Snowflake Senior Engineer, Polita, wanted to be part of Snowflake’s customer-first culture.

In February 2017, Polita was happily working at a major software company in the Seattle area. It had been her home for more than 15 years, and she wasn’t looking to go anywhere else.

But then she came upon an exciting opportunity: come work at a startup that is fundamentally changing the way organizations work with data.

“I knew that Snowflake is a company with a great future,” Polita said. “The leadership and employees are so passionate about this important product they’re building. This was such a compelling opportunity to join a company that cares so much about the customer that I couldn’t turn it down.”

Today, Polita is a senior engineer working on security and identity in Snowflake’s new Seattle office. She says the way the company responds to customer needs is unique in the industry.

“I’m working on a feature specifically because a customer asked for it, and I know why they need it,” she says. “It’s not always the case that you can be this connected to the customer and their ‘why,’ but at Snowflake, I am. And that shows in the product that we ultimately build.”

 

Snowflake Senior Engineer, Murali, returns to databases to find a whole new world.

After beginning his career in databases, Murali explored other areas in tech. He worked at several high-profile companies before deciding that he wanted to get back to his database roots. After all, it’s an exciting time to be working with data.

“Organizations are producing so much more data than ever before, and that data is key to their success. But how can they process all of it?” Murali said. “These realities have changed the way we think about databases, and I was really impressed with the way Snowflake is applying this thinking to the cloud.”

Murali had worked with a few Snowflake employees in previous jobs, and had a lot of respect for their smarts. After he dove into the product, he was equally impressed. He joined the company as a software engineer in September 2017 and went to work on improving data ingestion in Snowflake.

“Snowflake, because of the way it’s architected in the cloud from the ground up, is ideal for helping customers get insight into their data,” he said. “The product has been around for about three years, and it is phenomenal how extensible and reliable it is. It really does make data easier to organize and manage for all kinds of customers.”

As Snowflake continues to grow in Seattle, we are looking for brilliant and dedicated engineers and product managers to join our team. Check the Snowflake Careers page for current openings.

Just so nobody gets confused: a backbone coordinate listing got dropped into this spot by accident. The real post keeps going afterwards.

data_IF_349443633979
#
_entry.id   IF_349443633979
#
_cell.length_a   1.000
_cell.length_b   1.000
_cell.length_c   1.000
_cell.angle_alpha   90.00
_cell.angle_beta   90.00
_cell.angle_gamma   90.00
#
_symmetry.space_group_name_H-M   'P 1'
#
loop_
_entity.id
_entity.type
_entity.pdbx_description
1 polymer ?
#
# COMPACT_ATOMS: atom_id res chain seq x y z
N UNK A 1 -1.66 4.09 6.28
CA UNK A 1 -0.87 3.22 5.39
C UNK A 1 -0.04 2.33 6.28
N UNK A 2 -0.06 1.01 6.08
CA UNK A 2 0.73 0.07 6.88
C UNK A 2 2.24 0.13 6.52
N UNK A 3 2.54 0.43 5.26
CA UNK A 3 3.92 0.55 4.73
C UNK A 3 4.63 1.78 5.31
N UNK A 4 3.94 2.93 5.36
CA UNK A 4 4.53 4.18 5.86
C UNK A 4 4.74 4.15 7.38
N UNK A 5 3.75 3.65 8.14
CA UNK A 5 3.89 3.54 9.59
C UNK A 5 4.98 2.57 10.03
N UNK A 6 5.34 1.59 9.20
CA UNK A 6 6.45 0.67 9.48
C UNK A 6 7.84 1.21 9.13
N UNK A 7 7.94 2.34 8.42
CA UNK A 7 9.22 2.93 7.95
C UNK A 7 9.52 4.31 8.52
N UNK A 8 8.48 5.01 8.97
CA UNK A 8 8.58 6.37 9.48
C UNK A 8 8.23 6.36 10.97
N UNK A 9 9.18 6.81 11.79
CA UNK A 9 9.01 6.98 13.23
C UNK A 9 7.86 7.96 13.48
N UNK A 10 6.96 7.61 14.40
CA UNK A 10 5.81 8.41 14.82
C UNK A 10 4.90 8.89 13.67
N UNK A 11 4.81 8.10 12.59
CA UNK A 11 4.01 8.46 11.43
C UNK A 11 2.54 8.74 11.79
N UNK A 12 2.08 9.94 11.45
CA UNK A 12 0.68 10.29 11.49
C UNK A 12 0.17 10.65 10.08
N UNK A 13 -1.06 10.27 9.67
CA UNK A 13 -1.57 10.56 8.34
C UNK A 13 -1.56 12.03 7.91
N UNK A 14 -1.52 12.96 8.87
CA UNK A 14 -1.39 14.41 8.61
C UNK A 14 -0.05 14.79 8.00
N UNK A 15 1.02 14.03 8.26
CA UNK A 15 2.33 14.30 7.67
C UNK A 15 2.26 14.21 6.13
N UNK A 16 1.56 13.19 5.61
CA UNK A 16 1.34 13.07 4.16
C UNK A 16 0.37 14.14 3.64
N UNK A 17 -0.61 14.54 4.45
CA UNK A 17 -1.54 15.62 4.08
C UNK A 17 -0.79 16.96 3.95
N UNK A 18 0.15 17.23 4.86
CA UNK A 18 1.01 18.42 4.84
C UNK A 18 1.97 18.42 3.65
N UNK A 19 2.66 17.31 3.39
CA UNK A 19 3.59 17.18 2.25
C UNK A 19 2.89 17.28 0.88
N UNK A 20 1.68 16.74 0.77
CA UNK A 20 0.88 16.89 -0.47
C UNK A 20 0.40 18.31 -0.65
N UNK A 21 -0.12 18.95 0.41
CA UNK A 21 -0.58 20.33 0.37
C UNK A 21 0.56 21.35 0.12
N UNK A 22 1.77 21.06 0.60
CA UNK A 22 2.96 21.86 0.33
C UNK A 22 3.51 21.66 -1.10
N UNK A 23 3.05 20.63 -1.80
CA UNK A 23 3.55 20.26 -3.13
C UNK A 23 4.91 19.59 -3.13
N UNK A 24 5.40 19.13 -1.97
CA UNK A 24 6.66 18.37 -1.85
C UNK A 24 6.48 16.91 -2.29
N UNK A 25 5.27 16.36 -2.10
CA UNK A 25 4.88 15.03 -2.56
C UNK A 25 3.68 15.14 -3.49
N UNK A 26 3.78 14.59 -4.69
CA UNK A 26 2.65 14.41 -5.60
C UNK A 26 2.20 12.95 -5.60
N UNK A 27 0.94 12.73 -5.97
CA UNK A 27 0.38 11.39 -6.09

Rethink What You Know About Creating a Data Lake for JSON

Over the last 10 years, the notion has been that to quickly and cost-effectively gain insights from a variety of data sources, you need a Hadoop platform. Sources of data could be weblogs, clickstreams, events, IoT and other machine-born JSON or semi-structured data. The proposition with Hadoop-based data processing is having a single repository (a data lake) with the flexibility, capacity and performance to store and analyze an array of data types.

It shouldn’t be complicated

In reality, analyzing data with an Hadoop-based platform is not simple. Hadoop platforms start you with an HDFS file system, or equivalent. You then must piece together about a half-dozen software packages (minimum) just to provide basic enterprise-level functionality. Functionality such as provisioning, security, system management, data protection, database management and the necessary interface to explore and query data.

Despite the efforts of open-source communities to provide tools to improve the capabilities of Hadoop platforms to operate at the highest enterprise-class level, there is the constant need for highly skilled resources. Skilled resources to continually support Hadoop to keep it up and running, while enabling users to do more than just explore data. This all adds up to unnecessary complexity.

A much simpler proposition

Snowflake, which is built for the cloud and delivered as a service, provides you with a different option for handling JSON and semi-structured data. Just point your data pipelines to Snowflake, land the data in our elastic storage repository and you have instant access to a bottomless data lake. You also have access to a full-fledged data warehouse. With Snowflake, you can easily load JSON and query the data with relational, robust SQL. You can mix JSON with traditional structured data and data from other sources, all from within the same database. Moreover, you can also support endless concurrent analytic workloads and work groups against the JSON data. Whether it is one workload or 1,000 workloads, Snowflake can handle it all with ease.

As a combined data lake and data warehouse platform, Snowflake allows you do much more. Read more about it with our new eBook, Beyond Hadoop: Modern Cloud Data Warehousing.

Try Snowflake for free. Sign up and receive $400 dollars of free usage credits. You can create a sandbox or launch a production implementation from the same Snowflake account.

Rethink what you’ve been told